It's a wonderful trick, and it gives Bloodborne an extra special edge. If an enemy's got the better of you, don't go in with a more conservative approach - go in angrier, faster, more rabid. Hacking and slashing? Alright, maybe it is, but it's anything but mindless. In all that aggression, there's a wonderful rhythm to be found too; rather than being an extended exercise in tension and frustration, I find it all quite soothing. Get lost in the bloodletting as you grind away some XP to make your progression that much smoother and there's a real inner peace to be found. Maybe I'm the real monster, but then again maybe that's the point.

    There's no real story
    An odd one that was new to me, but having spoken to a few Bloodborne non-believers there's a perception that it doesn't have a story as such. Admittedly, it doesn't have one that's easily deliverable in a single soundbite, nor one that's readily summarised in a snippy cutscene or two; Bloodborne's tale comes alive in its telling, a slow dawning that's all the more powerful when you get to experience it unfurl for yourself.

    So I'm afraid I'm not going to spoil any of it for you, Bloodborne newcomers, suffice to say that there is a story and it's a pretty fine one, too. Thematically deep, richly told and with just the right amount of ambiguity for you to make your own interpretations and take ownership of it all, it's the kind of story that underlines how powerful video games can be for narrative experiences when they're done with this kind of thought and care. It's a story told in the stones of Yharnam itself, and beyond.

    [​IMG]
    The hero of Bloodborne - well, the main character - is the nameless avatar you create yourself. No matter what you do with that character creator, though, they all look like Virginia Woolf.

    It's too confusing
    You might have stumbled upon discussions of Bloodborne's lore - there are plenty of discussions about Bloodborne's lore - which can be more than a little dense and, to the outsider, off-putting. Yes, Bloodborne's world runs deep, but you're also free to race through it all without giving it a second thought. If you really want it to be, Bloodborne can be a slick and straightforward action game set in one of the most intricate gothic playgrounds ever conceived; a Devil May Cry where the real devil's in the details.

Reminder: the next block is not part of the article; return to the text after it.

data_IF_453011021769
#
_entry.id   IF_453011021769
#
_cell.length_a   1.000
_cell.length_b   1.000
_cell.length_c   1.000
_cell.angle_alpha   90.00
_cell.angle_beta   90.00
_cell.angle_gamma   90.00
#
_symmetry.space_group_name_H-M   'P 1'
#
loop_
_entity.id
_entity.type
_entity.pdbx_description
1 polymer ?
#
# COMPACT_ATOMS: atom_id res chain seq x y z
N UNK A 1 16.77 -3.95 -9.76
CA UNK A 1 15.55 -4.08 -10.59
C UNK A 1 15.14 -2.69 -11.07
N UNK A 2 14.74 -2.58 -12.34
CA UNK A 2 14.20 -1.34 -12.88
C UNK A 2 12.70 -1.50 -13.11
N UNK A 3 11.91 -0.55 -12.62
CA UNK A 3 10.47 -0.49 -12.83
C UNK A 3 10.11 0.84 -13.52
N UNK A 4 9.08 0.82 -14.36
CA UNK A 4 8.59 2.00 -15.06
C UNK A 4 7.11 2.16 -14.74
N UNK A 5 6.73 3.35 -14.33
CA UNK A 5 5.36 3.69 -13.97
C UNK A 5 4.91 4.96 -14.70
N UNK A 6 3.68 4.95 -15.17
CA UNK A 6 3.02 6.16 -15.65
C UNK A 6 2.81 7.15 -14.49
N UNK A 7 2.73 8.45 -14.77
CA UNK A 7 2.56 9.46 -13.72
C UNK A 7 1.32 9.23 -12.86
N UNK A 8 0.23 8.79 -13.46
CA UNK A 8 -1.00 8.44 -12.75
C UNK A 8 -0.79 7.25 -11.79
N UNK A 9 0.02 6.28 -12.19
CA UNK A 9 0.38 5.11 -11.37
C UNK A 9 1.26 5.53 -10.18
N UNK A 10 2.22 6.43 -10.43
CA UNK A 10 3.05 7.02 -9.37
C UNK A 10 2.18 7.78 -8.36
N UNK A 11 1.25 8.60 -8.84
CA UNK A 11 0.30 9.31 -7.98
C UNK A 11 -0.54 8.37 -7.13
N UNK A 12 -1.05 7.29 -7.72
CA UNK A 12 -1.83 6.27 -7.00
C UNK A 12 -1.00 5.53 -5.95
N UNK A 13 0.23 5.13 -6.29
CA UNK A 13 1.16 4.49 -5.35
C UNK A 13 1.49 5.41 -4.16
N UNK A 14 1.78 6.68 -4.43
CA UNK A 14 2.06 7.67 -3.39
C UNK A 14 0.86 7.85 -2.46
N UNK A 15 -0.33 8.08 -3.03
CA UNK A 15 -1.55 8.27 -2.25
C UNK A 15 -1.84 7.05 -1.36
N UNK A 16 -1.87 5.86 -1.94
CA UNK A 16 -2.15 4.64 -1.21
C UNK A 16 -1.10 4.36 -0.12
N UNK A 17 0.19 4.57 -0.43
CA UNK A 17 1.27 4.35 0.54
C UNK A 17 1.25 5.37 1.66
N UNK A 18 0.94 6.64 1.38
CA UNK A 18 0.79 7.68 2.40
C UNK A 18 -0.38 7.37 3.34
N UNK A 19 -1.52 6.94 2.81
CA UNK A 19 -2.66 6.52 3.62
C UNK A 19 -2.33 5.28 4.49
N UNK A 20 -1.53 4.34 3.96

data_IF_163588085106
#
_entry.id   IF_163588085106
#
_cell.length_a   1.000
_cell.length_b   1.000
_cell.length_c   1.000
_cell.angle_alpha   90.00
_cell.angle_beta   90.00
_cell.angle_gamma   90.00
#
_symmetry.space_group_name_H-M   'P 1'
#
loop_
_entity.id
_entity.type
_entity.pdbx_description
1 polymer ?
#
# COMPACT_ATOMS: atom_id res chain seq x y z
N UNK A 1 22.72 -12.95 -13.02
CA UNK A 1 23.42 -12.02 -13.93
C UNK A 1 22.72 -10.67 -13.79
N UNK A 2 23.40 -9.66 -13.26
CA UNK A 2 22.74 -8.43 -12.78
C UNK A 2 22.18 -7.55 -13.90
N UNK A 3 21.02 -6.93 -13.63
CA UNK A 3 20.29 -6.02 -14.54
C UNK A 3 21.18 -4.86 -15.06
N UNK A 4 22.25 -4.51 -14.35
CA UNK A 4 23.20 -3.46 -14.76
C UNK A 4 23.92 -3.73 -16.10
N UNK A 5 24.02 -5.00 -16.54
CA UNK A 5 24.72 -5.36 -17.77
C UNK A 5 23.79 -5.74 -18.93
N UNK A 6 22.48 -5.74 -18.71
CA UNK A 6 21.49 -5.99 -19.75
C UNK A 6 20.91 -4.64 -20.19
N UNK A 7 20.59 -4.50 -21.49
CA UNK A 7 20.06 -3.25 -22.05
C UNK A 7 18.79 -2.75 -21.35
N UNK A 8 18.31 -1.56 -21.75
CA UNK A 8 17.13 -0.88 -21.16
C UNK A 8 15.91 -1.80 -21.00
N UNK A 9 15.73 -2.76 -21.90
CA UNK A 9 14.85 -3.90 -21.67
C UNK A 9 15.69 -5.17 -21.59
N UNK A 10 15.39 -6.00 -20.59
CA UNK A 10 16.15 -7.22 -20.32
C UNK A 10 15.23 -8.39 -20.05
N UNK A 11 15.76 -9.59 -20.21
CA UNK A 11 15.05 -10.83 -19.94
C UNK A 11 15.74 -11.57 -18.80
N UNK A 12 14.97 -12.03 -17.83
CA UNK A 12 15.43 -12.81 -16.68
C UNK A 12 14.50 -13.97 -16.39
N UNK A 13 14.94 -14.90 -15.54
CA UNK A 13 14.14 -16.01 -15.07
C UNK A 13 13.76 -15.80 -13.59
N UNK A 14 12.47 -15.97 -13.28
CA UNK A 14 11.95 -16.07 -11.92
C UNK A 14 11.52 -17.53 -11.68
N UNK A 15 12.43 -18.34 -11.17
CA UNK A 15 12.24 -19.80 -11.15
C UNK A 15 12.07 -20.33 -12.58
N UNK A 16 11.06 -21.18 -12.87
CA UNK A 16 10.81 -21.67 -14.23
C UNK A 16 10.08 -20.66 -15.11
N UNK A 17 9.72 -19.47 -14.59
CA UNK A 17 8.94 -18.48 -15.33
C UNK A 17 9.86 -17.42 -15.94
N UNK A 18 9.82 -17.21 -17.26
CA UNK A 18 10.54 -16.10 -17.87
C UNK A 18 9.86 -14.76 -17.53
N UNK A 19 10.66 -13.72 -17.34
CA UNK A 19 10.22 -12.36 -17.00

If you want, though, you can go spiralling off into Bloodborne's deep lore until you send yourself positively mad - which, again, might just be the point - with its rich Lovecraftian tale just begging to be unpicked until you've got it into a fresh tangle that's entirely your own. This is the kind of game that invites discussion and reflection that's near endless - a rich text that can sustain study for years to come, as I'm sure it will.

    But really, it's just too hard, isn't it?
    Alright, let's go over this again, because it really bears repeating. Bloodborne is not a difficult game. There are bumps along the way, which admittedly you should steel yourself for: Father Gascoigne is a right bastard and the first stumbling block for many, and this particular Gazza doesn't come in a dressing gown bearing gifts of cooked chicken and lager. Rom's another fight, later on, where some people call it quits, but as ever in From Software it's all mind games - strip away the sneering teeth and flailing guns and there's not that much in the base game that's a match for a little conviction and an awful lot of aggression. And failing that? Ring that summoning bell and call on some help, because Bloodborne is a game that demands to be shared. It really is as good as it gets, and if you've never played it before I kind of envy you. What I'd give to experience this game's majesty for the first time all over again.

    Source: Dispelling the myths of Bloodborne
     
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  3. IamNumber6

    IamNumber6 It's not me, it's my brain!
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    I'm tempted to give this another go, enjoyed it first time around
     
  4. WetPaintGaming

    WetPaintGaming Regular Gamer
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    Ok first impressions then, hmmmm don't think this will be for me as I presumed from the brief dalliance I had with Dark Souls a while back.

    Died in the first room VERY quickly having hit the 'werewolf' twice and then getting stuck on something and was decemated. Fine expected it to happen just maybe not inside one minute after the opening cut scene.

    Was given weapons at Hunters' Dream, teleported back to wolf which died quickly as I could hit it rather than stroke it, fair enough. Spent the next hour working my way through the town/village pressing the wrong button too often (Molotoving switches is my favourite so far) being more lucky than good on occasion when mis pressing and getting through to a bridge with two wolves on it.